Onthophagus taurus (introduced)
Major males have long, curved horns; females have none
Very short horns extending upwards from back of head
Spring to autumn
Distribution in Australia
Victoria, WA, SA, Tas, NSW
South West Prime Lamb Group (SWPLG) demonstrations
O. taurus has been the most commonly found introduced dung beetle in SWPLG traps, occurring in large numbers at all host properties. Throughout summer, some sites caught enough beetles overnight to fill a 2.5L container. They’re a small beetle, but in large numbers they’re capable of shredding a dung pat within a day, making them valuable for cleaning pastures and controlling bush flies, particularly over summer/autumn. O. taurus will bury (rather than shred) at other times of the season.
Development from egg to adult takes 8–10 weeks depending on soil temperature, and there are at least two generations a year. The adults build nesting areas with several brood balls, approximately 10–15 cm below the dung pat. Each brood ball has one egg.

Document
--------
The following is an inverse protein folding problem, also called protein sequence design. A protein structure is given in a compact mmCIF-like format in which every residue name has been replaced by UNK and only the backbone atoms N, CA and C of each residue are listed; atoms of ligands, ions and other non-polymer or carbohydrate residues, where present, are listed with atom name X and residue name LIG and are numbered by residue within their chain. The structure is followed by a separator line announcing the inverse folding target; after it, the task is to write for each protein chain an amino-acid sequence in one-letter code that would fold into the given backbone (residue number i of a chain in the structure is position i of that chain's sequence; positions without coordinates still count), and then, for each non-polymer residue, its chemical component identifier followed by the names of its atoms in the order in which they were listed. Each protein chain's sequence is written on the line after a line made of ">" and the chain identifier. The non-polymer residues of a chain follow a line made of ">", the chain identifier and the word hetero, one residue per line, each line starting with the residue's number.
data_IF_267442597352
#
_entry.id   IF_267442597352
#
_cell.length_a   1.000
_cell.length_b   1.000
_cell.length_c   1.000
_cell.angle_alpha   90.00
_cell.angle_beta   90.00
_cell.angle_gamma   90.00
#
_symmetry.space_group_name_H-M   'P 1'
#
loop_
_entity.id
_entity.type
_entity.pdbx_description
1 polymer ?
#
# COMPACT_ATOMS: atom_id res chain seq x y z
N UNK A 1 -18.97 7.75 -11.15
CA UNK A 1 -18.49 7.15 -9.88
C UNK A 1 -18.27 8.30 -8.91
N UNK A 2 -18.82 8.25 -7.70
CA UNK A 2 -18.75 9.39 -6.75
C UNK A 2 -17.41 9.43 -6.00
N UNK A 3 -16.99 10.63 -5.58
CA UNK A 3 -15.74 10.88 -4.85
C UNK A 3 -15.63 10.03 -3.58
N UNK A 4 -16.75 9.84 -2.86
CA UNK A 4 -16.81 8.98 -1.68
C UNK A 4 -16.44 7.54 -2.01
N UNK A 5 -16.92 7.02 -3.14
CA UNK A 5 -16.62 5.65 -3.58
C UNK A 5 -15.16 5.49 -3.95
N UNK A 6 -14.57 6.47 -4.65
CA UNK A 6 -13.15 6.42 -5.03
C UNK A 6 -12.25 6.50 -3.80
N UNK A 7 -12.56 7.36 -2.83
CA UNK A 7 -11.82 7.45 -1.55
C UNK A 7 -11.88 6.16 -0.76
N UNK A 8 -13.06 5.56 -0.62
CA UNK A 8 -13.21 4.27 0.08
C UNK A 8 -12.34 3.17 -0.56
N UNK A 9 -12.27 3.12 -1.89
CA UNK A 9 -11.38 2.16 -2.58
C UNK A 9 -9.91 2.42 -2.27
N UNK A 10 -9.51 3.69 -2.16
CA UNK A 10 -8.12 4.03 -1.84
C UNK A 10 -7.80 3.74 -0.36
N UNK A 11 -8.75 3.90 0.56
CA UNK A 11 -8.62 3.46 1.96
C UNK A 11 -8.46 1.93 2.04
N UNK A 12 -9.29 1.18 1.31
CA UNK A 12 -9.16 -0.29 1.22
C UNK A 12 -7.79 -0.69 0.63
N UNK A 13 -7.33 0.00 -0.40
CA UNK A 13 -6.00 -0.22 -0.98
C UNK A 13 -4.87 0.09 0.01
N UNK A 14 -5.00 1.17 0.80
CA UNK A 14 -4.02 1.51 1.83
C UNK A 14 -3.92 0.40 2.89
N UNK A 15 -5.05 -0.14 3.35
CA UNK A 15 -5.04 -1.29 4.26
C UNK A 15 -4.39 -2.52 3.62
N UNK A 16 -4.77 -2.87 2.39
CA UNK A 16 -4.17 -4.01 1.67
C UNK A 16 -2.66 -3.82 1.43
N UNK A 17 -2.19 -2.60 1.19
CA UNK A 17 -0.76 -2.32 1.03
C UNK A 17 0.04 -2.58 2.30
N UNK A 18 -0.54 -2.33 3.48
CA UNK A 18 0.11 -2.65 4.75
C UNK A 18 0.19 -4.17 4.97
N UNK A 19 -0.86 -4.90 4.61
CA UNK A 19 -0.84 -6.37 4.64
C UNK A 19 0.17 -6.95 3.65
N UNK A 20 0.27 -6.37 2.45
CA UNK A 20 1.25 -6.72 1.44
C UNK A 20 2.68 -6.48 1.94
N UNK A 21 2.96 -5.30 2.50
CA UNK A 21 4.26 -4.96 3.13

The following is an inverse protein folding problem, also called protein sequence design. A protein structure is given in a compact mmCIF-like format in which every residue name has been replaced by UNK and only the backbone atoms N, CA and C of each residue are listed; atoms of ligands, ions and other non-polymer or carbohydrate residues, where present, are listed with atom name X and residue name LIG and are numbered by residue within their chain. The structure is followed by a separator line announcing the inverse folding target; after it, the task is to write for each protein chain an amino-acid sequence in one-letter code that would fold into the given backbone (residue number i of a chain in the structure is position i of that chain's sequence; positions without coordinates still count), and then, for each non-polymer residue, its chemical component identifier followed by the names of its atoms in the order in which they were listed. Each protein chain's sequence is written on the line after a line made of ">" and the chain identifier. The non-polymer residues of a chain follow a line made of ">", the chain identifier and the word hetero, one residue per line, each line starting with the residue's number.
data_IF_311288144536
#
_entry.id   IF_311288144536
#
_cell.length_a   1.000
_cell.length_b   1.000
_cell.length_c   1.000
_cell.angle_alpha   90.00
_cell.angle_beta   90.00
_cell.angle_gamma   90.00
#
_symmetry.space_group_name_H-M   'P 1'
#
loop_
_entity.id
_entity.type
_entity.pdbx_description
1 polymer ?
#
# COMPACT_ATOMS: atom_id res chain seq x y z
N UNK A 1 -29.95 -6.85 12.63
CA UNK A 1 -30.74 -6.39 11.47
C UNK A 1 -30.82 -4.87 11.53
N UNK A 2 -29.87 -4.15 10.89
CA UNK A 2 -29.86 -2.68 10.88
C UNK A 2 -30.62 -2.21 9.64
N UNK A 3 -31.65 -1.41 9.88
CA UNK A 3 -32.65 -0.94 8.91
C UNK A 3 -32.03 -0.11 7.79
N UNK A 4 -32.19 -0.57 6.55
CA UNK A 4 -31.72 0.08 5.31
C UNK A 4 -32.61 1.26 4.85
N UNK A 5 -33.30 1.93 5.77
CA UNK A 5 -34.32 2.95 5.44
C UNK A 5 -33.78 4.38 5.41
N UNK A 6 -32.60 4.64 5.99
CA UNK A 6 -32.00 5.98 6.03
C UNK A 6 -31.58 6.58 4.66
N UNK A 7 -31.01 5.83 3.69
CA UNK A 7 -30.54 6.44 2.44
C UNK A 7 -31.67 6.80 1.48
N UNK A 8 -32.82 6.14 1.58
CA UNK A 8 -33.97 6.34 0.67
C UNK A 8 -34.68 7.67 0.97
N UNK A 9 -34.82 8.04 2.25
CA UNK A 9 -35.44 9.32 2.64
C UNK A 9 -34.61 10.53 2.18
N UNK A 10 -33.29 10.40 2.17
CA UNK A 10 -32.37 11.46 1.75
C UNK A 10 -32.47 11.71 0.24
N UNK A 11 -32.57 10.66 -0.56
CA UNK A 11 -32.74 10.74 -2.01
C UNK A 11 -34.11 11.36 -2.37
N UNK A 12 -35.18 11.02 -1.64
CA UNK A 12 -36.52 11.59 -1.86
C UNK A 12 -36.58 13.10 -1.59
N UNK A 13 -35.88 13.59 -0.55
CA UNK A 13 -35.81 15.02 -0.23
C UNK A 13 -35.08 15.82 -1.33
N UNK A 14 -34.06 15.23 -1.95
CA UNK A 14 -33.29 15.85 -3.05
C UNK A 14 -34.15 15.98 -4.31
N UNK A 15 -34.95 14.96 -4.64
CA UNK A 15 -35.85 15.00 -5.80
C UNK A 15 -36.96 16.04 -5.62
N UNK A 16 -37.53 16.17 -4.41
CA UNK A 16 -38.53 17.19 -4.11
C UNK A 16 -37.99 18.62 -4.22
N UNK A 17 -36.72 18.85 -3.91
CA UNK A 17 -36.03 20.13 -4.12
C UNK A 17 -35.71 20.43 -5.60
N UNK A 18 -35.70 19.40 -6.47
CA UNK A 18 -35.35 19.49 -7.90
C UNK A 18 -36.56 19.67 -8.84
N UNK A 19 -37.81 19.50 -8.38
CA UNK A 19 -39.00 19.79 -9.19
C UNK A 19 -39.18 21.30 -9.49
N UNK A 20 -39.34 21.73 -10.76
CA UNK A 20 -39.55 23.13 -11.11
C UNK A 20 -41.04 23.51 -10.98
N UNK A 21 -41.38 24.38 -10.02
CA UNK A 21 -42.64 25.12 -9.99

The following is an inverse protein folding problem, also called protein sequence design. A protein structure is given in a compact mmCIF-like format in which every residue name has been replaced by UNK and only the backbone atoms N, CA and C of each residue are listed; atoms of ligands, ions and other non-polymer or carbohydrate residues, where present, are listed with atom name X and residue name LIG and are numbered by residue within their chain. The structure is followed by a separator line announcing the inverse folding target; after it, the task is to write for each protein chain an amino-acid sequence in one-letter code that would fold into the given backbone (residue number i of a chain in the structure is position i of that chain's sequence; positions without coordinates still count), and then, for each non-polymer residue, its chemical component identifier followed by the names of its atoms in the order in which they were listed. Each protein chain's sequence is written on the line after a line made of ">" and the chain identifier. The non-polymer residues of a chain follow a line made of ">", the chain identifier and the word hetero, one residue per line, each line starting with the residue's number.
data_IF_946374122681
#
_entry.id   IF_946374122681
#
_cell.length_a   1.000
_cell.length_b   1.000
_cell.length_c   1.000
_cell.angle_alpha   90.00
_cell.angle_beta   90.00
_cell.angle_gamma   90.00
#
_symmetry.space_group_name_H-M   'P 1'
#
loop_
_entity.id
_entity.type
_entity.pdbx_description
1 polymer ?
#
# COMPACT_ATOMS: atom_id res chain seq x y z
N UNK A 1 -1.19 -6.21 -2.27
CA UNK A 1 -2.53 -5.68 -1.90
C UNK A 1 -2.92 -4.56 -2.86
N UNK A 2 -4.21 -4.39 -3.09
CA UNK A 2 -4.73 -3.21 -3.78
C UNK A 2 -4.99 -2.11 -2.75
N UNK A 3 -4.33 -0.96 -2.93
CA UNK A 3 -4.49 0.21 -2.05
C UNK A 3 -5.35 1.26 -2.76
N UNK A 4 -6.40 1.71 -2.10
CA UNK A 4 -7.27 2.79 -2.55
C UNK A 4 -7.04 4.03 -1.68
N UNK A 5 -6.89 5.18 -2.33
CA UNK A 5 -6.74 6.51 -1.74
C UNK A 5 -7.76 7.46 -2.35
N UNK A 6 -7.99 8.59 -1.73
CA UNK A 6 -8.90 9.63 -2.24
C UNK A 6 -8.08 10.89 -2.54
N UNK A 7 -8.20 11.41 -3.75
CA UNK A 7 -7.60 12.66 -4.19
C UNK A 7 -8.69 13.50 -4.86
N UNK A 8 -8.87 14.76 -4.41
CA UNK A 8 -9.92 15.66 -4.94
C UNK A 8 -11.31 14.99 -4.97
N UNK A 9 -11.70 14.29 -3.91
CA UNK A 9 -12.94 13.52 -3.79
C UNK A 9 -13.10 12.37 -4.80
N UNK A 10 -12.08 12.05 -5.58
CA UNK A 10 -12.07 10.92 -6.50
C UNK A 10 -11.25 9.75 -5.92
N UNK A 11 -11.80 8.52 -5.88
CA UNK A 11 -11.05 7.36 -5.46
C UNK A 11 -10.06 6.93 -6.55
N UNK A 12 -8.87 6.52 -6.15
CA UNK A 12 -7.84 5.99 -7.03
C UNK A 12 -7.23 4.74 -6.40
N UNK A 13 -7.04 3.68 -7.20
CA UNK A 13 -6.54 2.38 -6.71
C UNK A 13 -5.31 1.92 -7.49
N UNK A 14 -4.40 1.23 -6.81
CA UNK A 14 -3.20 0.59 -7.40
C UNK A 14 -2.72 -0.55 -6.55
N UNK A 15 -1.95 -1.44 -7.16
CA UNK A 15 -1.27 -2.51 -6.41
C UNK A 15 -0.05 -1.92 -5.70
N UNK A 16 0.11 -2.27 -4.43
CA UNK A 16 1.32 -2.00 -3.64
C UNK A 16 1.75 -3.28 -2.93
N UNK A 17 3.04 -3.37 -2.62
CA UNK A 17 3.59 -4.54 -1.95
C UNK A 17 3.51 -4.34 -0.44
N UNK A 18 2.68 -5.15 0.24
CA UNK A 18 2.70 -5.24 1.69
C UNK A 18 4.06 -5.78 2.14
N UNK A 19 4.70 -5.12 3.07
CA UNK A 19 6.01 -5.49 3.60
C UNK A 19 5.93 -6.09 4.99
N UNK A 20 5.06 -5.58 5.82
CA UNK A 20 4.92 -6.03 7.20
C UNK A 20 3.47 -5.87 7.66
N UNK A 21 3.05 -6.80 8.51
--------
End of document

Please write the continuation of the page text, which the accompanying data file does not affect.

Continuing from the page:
O. taurus can pull 1140 times its own body weight – the equivalent of a 70-kilogram person being able to lift 80 tonnes, the weight of six double-decker buses (ABC Science).
Minor males apparently compensate for their much smaller horns by having huge testicles, increasing their chances of fertilising a female (ABC Science).
O. taurus buries dung to around 10–15 cm. These beetles are not too discerning about the species providing a dung source. You may find even them shredding dog dung.
Preferences and establishment
The number of beetles present on a farm is largely dependent on the amount of dung available. Beetles can be introduced as starter colonies or from farms with an ample population. A list of dung beetle suppliers can be found on the Dung Beetle Ecosystems Engineers link below, many of which can provide O. taurus.